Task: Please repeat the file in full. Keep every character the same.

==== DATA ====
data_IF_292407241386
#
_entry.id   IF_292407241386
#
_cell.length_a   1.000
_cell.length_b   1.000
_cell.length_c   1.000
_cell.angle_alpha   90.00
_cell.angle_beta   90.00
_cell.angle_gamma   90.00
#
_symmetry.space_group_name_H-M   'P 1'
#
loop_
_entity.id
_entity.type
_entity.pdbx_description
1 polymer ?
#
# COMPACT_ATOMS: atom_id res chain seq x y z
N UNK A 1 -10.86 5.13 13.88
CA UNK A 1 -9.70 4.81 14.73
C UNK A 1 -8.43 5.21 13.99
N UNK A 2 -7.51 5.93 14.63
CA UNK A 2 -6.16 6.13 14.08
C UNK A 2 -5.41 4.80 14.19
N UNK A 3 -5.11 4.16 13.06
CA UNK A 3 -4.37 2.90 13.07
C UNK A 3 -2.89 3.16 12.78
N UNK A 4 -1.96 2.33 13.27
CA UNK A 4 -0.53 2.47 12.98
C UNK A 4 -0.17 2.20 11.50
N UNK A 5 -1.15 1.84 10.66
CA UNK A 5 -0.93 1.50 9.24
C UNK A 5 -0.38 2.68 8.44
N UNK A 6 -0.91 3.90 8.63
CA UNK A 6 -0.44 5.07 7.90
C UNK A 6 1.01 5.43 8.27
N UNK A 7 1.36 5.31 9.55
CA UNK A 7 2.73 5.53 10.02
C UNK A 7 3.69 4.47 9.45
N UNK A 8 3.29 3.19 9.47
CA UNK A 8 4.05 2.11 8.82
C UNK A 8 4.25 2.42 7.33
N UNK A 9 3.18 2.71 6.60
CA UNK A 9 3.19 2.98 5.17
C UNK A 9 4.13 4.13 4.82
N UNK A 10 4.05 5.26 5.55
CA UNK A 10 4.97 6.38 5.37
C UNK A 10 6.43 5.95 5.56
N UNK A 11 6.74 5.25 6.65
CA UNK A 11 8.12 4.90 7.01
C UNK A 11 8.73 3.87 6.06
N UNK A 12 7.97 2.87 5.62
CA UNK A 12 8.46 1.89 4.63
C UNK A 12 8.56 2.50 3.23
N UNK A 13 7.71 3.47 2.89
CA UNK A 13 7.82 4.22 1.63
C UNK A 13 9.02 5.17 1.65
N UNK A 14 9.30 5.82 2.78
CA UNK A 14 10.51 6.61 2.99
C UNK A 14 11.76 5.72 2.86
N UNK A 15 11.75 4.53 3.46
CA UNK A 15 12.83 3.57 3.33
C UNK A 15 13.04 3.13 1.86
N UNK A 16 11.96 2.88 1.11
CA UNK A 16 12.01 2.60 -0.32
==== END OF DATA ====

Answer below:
data_IF_292407241386
#
_entry.id   IF_292407241386
#
_cell.length_a   1.000
_cell.length_b   1.000
_cell.length_c   1.000
_cell.angle_alpha   90.00
_cell.angle_beta   90.00
_cell.angle_gamma   90.00
#
_symmetry.space_group_name_H-M   'P 1'
#
loop_
_entity.id
_entity.type
_entity.pdbx_description
1 polymer ?
#
# COMPACT_ATOMS: atom_id res chain seq x y z
N UNK A 1 -10.86 5.13 13.88
CA UNK A 1 -9.70 4.81 14.73
C UNK A 1 -8.43 5.21 13.99
N UNK A 2 -7.51 5.93 14.63
CA UNK A 2 -6.16 6.13 14.08
C UNK A 2 -5.41 4.80 14.19
N UNK A 3 -5.11 4.16 13.06
CA UNK A 3 -4.37 2.90 13.07
C UNK A 3 -2.89 3.16 12.78
N UNK A 4 -1.96 2.33 13.27
CA UNK A 4 -0.53 2.47 12.98
C UNK A 4 -0.17 2.20 11.50
N UNK A 5 -1.15 1.84 10.66
CA UNK A 5 -0.93 1.50 9.24
C UNK A 5 -0.38 2.68 8.44
N UNK A 6 -0.91 3.90 8.63
CA UNK A 6 -0.44 5.07 7.90
C UNK A 6 1.01 5.43 8.27
N UNK A 7 1.36 5.31 9.55
CA UNK A 7 2.73 5.53 10.02
C UNK A 7 3.69 4.47 9.45
N UNK A 8 3.29 3.19 9.47
CA UNK A 8 4.05 2.11 8.82
C UNK A 8 4.25 2.42 7.33
N UNK A 9 3.18 2.71 6.60
CA UNK A 9 3.19 2.98 5.17
C UNK A 9 4.13 4.13 4.82
N UNK A 10 4.05 5.26 5.55
CA UNK A 10 4.97 6.38 5.37
C UNK A 10 6.43 5.95 5.56
N UNK A 11 6.74 5.25 6.65
CA UNK A 11 8.12 4.90 7.01
C UNK A 11 8.73 3.87 6.06
N UNK A 12 7.97 2.87 5.62
CA UNK A 12 8.46 1.89 4.63
C UNK A 12 8.56 2.50 3.23
N UNK A 13 7.71 3.47 2.89
CA UNK A 13 7.82 4.22 1.63
C UNK A 13 9.02 5.17 1.65
N UNK A 14 9.30 5.82 2.78
CA UNK A 14 10.51 6.61 2.99
C UNK A 14 11.76 5.72 2.86
N UNK A 15 11.75 4.53 3.46
CA UNK A 15 12.83 3.57 3.33
C UNK A 15 13.04 3.13 1.86
N UNK A 16 11.96 2.88 1.11
CA UNK A 16 12.01 2.60 -0.32